Law and Conversation

June 6, 2011

Books to read before you’re 21

Last week I wrote about some recently posted reading lists. One was from the Sky Arts UK program, “The Book Show,” which posted a list of Books To Read Before You’re 21. The program’s managers solicited ideas for that list from noted authors who have appeared as guests.

Here’s a view of my thoughts as I browsed that list:

1) Wow, what great books!

2) Gee, I’ve always considered myself pretty well-read, but I don’t think I’d read most of the books on that list before I was 21.

3) Hmm, I see a number of books on this list that I’ve read only recently, and it’s been a while since I turned 21.

4) Oh, dear, there are a number of books here that I haven’t yet read!

5) Hmmm again–I’m seeing very few books on this rather long list that I’d think would be suitable for or commonly read by kids under 10.  Maybe five or fewer for kids under 15. And not a single Newbery Medal winner!

The books on the SkyArts list include Victor Hugo’s “Les Miserables,” John Updike’s “Rabbit” tetralogy, and James Joyce’s “Ulysses.” Most of the others, like those, are very complex works that are suitable for adults and mature teens but not for children.

Given that this book list is for young readers–yes, 21 is still pretty young–I wonder why the contributors to that list didn’t include more children’s and YA literature? Were they zeroing in on 21-year-old readers to the exclusion of the 20 years in the rest of the category?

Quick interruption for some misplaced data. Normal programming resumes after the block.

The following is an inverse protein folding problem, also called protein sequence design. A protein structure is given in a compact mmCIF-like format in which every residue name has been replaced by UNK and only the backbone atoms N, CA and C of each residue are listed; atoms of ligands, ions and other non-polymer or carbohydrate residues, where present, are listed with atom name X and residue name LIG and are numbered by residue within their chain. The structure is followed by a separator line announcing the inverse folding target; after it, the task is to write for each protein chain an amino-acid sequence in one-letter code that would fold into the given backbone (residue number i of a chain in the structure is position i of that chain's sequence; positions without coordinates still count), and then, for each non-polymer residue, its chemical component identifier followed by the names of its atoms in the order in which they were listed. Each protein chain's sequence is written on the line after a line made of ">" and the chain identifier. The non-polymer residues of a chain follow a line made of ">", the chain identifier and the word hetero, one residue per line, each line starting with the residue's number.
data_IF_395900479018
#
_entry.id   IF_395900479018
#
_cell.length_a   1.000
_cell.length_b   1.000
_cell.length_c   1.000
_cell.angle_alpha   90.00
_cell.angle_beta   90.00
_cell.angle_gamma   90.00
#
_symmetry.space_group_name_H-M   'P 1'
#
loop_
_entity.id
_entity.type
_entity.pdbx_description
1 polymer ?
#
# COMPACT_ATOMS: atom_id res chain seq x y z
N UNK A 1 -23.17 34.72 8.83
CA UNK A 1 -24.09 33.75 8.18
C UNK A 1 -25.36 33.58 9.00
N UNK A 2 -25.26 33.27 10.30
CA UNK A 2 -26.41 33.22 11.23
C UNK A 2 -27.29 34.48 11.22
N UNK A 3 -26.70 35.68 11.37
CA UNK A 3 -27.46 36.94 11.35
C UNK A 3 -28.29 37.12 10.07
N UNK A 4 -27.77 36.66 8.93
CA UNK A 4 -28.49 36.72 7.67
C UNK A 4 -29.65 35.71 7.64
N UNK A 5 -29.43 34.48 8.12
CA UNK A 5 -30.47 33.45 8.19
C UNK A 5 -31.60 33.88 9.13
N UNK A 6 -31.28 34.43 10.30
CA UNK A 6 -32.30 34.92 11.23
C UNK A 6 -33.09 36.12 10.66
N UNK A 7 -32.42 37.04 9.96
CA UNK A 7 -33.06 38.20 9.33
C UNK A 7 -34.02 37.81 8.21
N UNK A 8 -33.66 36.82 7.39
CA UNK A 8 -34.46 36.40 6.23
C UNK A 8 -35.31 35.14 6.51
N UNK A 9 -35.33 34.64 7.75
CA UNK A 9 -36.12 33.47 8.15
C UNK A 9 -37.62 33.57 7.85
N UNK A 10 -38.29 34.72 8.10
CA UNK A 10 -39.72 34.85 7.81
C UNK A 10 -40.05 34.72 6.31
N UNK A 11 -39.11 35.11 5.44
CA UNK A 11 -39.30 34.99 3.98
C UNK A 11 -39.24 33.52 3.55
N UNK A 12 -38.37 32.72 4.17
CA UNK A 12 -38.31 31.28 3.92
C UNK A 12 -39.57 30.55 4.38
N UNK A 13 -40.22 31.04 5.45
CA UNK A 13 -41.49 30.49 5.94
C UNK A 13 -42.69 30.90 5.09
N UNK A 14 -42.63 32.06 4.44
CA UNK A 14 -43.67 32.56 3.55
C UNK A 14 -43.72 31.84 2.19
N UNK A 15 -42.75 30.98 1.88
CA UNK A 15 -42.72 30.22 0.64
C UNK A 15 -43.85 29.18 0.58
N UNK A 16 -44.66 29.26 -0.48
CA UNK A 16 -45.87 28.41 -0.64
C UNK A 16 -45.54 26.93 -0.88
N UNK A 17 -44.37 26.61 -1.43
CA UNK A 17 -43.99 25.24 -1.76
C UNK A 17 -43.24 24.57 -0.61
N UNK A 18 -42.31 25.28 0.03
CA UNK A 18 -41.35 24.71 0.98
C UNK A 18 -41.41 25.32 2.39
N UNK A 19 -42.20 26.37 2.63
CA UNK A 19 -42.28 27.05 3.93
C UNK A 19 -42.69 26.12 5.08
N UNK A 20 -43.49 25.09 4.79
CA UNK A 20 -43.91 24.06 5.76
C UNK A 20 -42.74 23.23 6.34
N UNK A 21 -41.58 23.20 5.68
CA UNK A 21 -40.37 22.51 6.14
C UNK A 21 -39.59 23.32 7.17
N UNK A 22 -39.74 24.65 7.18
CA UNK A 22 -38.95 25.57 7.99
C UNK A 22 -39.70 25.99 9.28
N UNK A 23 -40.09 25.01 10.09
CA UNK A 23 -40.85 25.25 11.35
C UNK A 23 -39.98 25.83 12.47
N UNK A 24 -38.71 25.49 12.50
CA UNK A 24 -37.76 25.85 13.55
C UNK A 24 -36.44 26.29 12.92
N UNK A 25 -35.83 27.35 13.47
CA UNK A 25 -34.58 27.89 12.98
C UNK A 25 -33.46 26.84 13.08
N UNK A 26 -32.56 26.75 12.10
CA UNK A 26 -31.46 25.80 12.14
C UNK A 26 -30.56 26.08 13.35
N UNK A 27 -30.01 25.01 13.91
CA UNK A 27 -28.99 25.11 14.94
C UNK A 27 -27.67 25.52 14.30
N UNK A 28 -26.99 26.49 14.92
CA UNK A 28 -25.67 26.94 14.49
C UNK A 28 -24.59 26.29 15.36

A tiny handful of contributors did recommend books for the younger set. There’s one Beatrix Potter story, “The Tale of Tom Kitten,” and one by Dr. Seuss:  “Oh, The Places You’ll Go!” A.A. Milne’s “Winnie The Pooh” made it on, and so did T.H. White’s “The Once And Future King.” Certainly, Harper Lee’s “To Kill A Mockingbird” can also be read and appreciated by preteens.

To my disappointment, the contributor who recommended “Tom Kitten” apologized for her recommendation, saying she feared it would lower the tone. To the contrary! Those who haven’t read Beatrix Potter, Dr. Seuss, or Winnie The Pooh since they were children might not remember them well, but all of those works are complex, can be read on more than one level, and are as enjoyable for adults as for children. In fact, I’d include the complete works of both Potter and Seuss on any list of books that everyone should read before 21.

Readers, are you as disappointed as I am not to see more classics that can be read and enjoyed by young children on this list? Should everyone have read Joyce’s “Ulysses” and Updike’s “Rabbit” tetralogy before their 21st birthday?

Please rejoin me in a couple of days, when I’ll have three recommendations of my own (besides all of Beatrix Potter and all of Dr. Seuss) for classic books that everyone should read before turning 21. Hint: none are by James Joyce, John Updike, or Leo Tolstoy!

June 3, 2011

Book lists

Like many lawyers, I’m a dyed-in-the-wool booklover. I’ve connected with a number of likeminded people on Twitter and, as a result, have had some interesting conversations and gotten some great reading ideas.

Over the past week, several other bibliophile attorneys have tweeted links to several intriguing lists of books. Though I have a TBR list of my own that does nothing that grow, I always love examining someone else’s.